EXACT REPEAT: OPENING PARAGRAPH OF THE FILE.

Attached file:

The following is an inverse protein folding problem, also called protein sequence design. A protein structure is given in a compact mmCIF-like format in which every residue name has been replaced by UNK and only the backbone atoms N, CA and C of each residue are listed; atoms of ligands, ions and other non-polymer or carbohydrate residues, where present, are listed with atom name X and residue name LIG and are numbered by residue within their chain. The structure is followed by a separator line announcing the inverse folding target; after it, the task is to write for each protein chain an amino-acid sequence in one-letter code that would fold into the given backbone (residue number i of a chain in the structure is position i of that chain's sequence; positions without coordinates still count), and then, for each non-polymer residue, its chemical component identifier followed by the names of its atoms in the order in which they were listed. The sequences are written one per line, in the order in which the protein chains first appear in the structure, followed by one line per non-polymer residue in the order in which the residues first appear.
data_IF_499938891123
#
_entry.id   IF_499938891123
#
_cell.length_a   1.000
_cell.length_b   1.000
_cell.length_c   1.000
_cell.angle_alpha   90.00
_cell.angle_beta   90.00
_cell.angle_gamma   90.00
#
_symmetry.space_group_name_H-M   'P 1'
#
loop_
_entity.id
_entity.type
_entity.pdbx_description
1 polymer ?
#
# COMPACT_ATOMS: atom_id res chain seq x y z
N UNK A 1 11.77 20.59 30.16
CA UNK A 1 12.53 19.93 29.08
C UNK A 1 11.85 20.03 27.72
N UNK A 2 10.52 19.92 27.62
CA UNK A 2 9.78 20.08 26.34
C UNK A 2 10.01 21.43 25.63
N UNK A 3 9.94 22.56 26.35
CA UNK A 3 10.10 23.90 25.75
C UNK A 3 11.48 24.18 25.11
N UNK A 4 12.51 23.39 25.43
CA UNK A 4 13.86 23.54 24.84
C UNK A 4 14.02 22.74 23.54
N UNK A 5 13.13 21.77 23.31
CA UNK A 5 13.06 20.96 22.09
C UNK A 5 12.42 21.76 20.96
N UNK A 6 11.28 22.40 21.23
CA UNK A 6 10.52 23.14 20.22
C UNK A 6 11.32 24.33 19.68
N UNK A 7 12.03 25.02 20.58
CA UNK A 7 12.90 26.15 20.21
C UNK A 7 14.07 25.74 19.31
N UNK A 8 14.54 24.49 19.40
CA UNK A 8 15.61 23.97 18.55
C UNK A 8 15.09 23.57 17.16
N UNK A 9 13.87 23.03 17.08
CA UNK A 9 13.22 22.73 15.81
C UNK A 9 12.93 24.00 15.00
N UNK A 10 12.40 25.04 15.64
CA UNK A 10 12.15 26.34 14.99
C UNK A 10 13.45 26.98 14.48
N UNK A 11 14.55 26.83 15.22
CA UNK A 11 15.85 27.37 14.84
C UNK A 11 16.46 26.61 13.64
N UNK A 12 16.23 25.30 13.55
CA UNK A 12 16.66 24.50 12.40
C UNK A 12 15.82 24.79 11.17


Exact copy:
The following is an inverse protein folding problem, also called protein sequence design. A protein structure is given in a compact mmCIF-like format in which every residue name has been replaced by UNK and only the backbone atoms N, CA and C of each residue are listed; atoms of ligands, ions and other non-polymer or carbohydrate residues, where present, are listed with atom name X and residue name LIG and are numbered by residue within their chain. The structure is followed by a separator line announcing the inverse folding target; after it, the task is to write for each protein chain an amino-acid sequence in one-letter code that would fold into the given backbone (residue number i of a chain in the structure is position i of that chain's sequence; positions without coordinates still count), and then, for each non-polymer residue, its chemical component identifier followed by the names of its atoms in the order in which they were listed. The sequences are written one per line, in the order in which the protein chains first appear in the structure, followed by one line per non-polymer residue in the order in which the residues first appear.